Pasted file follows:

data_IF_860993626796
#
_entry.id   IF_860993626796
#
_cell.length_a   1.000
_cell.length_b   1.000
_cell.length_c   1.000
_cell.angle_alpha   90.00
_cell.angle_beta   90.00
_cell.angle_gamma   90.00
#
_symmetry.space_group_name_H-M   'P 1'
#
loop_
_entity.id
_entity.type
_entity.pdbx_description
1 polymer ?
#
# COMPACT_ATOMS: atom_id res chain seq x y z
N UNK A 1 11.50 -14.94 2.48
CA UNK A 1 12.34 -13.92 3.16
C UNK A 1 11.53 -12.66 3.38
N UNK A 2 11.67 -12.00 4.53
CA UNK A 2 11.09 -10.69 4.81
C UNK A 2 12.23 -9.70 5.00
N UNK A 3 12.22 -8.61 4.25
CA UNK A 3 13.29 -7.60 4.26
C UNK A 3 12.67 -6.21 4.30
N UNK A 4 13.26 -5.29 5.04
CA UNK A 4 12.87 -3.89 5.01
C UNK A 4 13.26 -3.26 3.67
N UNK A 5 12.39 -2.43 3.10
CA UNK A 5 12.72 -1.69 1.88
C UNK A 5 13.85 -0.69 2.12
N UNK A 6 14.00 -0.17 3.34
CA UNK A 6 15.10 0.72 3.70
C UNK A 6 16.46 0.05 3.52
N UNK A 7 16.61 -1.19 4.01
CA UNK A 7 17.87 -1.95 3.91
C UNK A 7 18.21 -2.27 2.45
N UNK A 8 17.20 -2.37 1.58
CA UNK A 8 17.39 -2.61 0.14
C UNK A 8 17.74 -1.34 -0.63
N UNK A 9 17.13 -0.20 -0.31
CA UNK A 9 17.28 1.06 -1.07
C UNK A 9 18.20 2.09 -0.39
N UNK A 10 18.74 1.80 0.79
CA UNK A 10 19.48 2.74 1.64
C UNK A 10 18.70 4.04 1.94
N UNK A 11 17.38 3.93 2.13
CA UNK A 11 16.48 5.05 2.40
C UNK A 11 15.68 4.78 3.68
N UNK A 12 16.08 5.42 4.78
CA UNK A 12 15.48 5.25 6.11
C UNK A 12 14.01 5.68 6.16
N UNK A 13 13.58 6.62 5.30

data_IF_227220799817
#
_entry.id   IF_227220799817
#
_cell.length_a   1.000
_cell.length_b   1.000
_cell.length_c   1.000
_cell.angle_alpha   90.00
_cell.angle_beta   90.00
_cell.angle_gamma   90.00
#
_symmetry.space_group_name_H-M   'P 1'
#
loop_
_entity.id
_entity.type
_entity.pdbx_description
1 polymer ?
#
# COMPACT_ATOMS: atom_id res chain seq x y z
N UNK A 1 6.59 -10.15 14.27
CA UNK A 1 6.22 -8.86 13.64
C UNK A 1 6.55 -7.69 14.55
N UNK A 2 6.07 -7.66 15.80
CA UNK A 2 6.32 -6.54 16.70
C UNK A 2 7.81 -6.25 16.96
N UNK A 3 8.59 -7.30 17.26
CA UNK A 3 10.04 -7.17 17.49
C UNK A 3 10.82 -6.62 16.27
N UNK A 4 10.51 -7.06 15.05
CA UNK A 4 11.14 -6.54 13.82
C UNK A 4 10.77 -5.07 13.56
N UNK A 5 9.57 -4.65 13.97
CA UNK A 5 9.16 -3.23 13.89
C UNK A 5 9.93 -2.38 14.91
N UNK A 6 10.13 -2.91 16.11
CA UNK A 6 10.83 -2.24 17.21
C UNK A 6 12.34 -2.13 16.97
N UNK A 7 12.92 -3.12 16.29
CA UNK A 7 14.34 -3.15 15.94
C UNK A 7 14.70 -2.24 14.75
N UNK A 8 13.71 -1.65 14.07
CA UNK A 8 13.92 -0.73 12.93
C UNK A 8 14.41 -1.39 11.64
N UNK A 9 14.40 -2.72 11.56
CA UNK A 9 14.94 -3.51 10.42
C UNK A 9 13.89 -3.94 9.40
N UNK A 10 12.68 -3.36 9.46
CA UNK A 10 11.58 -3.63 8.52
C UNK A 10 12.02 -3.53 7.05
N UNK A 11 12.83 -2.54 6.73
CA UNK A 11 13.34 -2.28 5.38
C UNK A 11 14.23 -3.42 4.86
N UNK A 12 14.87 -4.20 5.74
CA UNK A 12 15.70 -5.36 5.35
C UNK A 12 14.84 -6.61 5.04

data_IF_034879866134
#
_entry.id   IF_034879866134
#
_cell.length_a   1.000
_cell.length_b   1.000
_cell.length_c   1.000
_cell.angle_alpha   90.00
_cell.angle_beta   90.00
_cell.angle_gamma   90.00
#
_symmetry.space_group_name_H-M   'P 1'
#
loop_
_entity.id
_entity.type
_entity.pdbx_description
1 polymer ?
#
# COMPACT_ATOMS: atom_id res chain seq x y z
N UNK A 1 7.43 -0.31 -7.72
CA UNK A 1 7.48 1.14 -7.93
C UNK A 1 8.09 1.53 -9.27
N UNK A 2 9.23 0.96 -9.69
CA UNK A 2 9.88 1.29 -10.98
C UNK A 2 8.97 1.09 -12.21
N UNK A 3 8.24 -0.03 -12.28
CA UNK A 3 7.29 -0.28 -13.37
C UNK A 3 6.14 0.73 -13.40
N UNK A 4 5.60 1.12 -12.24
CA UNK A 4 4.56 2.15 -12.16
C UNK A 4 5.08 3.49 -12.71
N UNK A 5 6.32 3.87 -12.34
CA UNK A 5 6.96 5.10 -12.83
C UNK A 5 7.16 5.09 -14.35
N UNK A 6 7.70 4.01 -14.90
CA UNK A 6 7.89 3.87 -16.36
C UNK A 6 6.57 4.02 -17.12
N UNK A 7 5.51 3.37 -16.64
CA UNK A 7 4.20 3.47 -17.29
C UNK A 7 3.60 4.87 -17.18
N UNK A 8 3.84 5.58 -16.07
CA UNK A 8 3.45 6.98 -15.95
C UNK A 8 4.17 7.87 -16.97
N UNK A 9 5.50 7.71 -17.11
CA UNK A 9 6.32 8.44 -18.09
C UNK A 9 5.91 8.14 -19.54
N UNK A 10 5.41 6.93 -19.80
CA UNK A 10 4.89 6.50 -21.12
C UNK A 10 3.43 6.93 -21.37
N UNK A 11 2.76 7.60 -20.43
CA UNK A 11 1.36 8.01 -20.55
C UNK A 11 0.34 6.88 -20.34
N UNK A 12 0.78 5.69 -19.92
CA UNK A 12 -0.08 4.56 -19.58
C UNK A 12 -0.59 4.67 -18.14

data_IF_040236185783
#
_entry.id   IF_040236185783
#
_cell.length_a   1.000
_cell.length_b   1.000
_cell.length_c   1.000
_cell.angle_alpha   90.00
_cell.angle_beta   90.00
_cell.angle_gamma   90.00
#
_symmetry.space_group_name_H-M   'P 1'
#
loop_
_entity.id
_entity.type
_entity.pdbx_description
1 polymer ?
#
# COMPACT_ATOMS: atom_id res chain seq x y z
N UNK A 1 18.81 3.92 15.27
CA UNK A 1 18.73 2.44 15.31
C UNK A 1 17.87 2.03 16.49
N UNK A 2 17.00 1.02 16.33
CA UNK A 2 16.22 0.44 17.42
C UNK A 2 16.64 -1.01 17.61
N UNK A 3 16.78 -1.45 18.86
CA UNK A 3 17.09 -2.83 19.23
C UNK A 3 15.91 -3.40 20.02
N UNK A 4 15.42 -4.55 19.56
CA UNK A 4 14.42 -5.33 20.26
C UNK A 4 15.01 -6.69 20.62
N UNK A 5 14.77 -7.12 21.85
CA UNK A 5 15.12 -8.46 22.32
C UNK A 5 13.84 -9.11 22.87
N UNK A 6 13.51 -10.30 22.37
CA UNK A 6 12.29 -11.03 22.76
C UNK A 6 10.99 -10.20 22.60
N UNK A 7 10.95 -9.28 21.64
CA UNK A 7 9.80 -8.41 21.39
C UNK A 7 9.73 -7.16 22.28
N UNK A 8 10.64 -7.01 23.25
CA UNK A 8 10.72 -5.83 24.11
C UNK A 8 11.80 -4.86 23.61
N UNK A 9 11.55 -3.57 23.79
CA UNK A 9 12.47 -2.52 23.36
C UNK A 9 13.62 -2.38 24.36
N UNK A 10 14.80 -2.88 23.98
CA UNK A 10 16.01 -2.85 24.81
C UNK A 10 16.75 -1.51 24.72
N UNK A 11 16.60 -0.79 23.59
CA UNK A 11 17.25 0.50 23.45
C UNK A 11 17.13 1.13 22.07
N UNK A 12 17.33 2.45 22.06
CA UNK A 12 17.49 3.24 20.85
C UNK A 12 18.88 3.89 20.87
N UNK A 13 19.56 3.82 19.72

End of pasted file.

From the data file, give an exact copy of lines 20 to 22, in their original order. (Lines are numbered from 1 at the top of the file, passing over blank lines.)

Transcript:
# COMPACT_ATOMS: atom_id res chain seq x y z
N UNK A 1 11.50 -14.94 2.48
CA UNK A 1 12.34 -13.92 3.16